Life as we know it has changed in the past few weeks. The threat of the Coronavirus brought a lot of change in a very short amount of time and now we’re all left navigating uncharted waters together. Some of us lost our source of income, our favorite hangouts, and now many of us are navigating a change in our education. Like many of you, I spent a lot of my day in the classroom having discussions, giving presentations, and connecting with my instructors and classmates. Now, all my courses are online until the end of the semester.
Taking classes online, particularly when you didn’t have a chance to prepare for them, can be challenging and frustrating. However, there are a few ways to make things more manageable for yourself.
Get Comfortable with the Uncomfortable
Look…things have been pretty rocky for the past few weeks. Many instructors have had to suddenly figure out how to upload an entire semester’s worth of classes online in a few days. For a lot of us, completely online courses are not our preferred method of learning. Before you do anything else, take a deep breath and recognize that this probably won’t be the smoothest transition. Videos won’t stream perfectly, instructor feedback might not come quickly, you might not know how to use the new online software, etc. It’s ok. We are all in this together and learning as we go. The best thing we can do is just accept it’s going to be awkward at times and do your best to get the work done.
Check Your Email & School Website Daily
One of the most important things about being online is checking for new emails and notifications about class.
- Checking your school email and LMS (Moodle, Blackboard, Canvas, D2L, etc.)
- Does your class have any online discussion tools or required discussion board assignments? Make sure to utilize these resources to remain informed. If you have discussion board assignments, make sure to check in on those frequently.
- Highlight all the important due dates for your assignments – are they still accurate?
- Check-in with your professor(s) via email or video chat. See if there’s any new information from the school or about your class/assignments.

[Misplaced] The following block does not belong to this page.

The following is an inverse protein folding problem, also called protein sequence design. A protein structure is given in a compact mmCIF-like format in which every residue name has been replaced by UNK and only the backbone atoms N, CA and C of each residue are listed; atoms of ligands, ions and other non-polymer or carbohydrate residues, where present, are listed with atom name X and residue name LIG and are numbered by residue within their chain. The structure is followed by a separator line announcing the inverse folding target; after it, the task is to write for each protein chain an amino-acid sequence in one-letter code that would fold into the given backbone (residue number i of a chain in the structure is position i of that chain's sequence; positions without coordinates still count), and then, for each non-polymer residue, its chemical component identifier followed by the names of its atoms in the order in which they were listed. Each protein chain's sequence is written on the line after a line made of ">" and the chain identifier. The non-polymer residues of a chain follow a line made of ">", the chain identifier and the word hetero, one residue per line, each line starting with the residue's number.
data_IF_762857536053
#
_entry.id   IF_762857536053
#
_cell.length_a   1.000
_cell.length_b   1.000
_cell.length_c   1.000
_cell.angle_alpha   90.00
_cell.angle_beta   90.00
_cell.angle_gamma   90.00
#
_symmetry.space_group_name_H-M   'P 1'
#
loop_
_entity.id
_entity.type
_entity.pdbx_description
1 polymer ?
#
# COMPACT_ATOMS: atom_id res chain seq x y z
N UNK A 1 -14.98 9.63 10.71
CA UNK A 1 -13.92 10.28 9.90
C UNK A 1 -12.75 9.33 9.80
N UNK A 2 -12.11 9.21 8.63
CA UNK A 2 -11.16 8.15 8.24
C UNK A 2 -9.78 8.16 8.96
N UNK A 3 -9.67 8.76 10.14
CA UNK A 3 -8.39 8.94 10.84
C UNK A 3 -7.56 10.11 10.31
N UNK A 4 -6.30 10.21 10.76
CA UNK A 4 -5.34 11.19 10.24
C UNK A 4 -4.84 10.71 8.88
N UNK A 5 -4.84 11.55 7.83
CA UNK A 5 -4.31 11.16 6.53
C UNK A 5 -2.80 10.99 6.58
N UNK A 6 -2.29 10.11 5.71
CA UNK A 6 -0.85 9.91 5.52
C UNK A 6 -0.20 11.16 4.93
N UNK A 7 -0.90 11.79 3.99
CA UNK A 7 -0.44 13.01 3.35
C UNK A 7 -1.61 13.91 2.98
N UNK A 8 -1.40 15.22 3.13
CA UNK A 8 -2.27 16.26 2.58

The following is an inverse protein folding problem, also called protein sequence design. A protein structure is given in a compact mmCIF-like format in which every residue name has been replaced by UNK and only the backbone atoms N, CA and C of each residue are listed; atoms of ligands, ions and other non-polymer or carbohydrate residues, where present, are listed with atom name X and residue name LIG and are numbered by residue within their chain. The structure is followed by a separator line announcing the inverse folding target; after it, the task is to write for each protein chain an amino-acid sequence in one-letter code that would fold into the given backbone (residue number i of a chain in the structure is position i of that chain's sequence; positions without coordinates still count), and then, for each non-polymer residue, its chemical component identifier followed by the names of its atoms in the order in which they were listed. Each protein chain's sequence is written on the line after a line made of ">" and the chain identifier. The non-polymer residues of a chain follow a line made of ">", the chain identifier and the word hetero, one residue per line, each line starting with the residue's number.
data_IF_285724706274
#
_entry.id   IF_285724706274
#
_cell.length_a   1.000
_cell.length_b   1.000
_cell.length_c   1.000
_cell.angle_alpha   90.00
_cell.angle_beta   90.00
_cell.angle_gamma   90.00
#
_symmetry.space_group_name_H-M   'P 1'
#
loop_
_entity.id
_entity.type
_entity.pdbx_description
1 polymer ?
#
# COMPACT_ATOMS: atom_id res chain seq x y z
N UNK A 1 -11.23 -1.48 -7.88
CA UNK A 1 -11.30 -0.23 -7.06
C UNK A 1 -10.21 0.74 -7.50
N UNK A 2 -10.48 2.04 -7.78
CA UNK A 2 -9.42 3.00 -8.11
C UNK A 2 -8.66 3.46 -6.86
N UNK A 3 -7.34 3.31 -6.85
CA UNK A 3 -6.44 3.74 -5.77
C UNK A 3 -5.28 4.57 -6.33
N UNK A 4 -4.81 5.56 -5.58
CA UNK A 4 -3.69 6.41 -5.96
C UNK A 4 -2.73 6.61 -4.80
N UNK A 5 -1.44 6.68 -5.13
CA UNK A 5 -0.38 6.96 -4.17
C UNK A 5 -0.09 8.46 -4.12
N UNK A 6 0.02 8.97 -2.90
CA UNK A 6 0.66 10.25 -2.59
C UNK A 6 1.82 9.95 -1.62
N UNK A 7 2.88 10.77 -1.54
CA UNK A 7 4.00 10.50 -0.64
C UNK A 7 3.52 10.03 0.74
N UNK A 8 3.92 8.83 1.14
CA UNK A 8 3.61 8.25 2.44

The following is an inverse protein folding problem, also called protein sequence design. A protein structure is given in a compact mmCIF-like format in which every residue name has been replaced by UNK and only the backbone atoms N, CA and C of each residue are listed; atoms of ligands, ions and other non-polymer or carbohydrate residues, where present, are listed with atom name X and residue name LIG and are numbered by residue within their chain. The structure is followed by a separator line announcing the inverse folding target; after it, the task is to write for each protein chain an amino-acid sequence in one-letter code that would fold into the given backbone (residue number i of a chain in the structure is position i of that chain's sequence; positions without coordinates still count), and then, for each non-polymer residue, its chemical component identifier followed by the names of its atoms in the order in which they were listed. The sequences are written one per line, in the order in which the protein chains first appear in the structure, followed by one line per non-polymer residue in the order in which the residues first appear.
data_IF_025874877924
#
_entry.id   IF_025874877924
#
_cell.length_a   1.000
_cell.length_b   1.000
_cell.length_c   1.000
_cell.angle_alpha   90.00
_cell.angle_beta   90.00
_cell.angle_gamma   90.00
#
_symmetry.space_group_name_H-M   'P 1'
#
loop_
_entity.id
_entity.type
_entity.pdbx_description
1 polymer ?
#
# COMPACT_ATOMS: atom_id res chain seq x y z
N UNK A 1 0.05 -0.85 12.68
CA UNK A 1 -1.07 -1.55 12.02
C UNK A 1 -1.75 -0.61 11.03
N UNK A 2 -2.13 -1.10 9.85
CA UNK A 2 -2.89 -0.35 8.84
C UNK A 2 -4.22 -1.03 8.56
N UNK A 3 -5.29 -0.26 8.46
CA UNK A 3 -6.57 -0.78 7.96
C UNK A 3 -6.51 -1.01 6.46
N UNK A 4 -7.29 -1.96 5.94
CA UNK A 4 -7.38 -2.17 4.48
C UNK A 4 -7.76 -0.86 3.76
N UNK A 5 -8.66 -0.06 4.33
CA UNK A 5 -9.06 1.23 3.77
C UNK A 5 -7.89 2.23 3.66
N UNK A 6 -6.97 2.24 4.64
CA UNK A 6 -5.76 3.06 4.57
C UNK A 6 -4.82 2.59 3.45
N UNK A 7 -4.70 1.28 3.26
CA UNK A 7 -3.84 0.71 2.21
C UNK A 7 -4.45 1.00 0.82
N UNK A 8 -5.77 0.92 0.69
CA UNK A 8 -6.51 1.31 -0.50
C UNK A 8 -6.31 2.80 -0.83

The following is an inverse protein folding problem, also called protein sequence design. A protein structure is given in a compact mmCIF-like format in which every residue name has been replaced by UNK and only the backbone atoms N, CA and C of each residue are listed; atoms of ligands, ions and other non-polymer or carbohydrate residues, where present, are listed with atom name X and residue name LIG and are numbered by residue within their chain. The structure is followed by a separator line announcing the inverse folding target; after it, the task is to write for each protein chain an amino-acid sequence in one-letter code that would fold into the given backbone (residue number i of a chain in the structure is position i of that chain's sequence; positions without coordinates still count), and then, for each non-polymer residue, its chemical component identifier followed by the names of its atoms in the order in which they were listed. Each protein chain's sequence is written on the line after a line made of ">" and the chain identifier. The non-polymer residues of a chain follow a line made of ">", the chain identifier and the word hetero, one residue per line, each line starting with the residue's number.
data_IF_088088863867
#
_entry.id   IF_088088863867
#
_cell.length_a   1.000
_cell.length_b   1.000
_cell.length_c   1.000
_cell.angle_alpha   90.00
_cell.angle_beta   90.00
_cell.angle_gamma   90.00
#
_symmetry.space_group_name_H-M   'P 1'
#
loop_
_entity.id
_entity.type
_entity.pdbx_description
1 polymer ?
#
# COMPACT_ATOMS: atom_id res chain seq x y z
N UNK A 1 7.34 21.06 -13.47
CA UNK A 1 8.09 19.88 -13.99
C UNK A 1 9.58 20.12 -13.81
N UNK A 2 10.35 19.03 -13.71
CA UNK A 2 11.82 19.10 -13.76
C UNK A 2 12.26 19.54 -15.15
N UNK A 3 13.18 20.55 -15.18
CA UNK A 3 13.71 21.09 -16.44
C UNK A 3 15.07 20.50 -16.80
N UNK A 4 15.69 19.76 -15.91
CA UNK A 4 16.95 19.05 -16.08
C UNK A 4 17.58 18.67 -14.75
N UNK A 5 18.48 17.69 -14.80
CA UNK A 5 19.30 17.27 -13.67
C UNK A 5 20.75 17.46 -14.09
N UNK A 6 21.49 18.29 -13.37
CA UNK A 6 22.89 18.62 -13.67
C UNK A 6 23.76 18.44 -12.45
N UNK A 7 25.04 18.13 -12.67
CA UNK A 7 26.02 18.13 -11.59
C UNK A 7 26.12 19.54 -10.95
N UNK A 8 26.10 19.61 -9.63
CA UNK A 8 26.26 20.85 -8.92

Stick to a Schedule
A schedule and routine are key. For many, going to class on campus was the routine you were used to and now everything has gone sideways.
- Start by outlining a schedule of all your classes and the key assignments that are due from now until the end of the term. Include every type of activity – big and small – so you can see just what you need to accomplish.
- Pick a daily routine. This means to set a time when you’ll get up, showered, eat breakfast, etc. Block off in your calendar specific daylight hours to doing classwork.
- Stick to your schedule. This can’t be over-emphasized enough. Plan your day and then force yourself to do it. Go to a quiet room, don’t turn on the TV, and put your phone on silent if you have to.
- Take breaks. Look, no one can work effectively 8 hours straight. You need to take breaks to avoid getting burnt out. So, schedule them! Take a lunch break, take a 15-minute catch-up the news break, call a friend just to chat, etc. As long as you account for your time and get back to your schedule, then breaks can be incredibly productive and helpful.
Get in Touch with Your Classmates
One silver lining in all of this is that we live in a time where it’s easy to connect with each other. Even if you haven’t previously talked to or become friends with your fellow classmates before, this is a great and easy opportunity to reach out. After all, we’re all stuck inside…who doesn’t have a few minutes to spare?
- If you know them well enough, email/txt them directly or find them on Facebook.
- If you’re less familiar with them, try contacting them through your school LMS or online software program.
- You can also ask your instructor to email introduce you to some students who are working on similar assignments or projects.
You may not be interacting in a traditional classroom setting, but it’s pretty easy to reach out to someone in your class and double-check details of an assignment or ask for their opinion instead of going to your instructor. Aside from having people to virtually study with, keeping in touch with your classmates will help you feel less alone during this time.
We’re in pretty unprecedented waters and with everything changing so fast, suddenly learning everything online can seem a little overwhelming. It’s ok. Take a deep breath. Remember, while it might be tricky to figure out everything you need in your new online class, there are people (professors, classmates, etc.) here to help. We’re all in this together.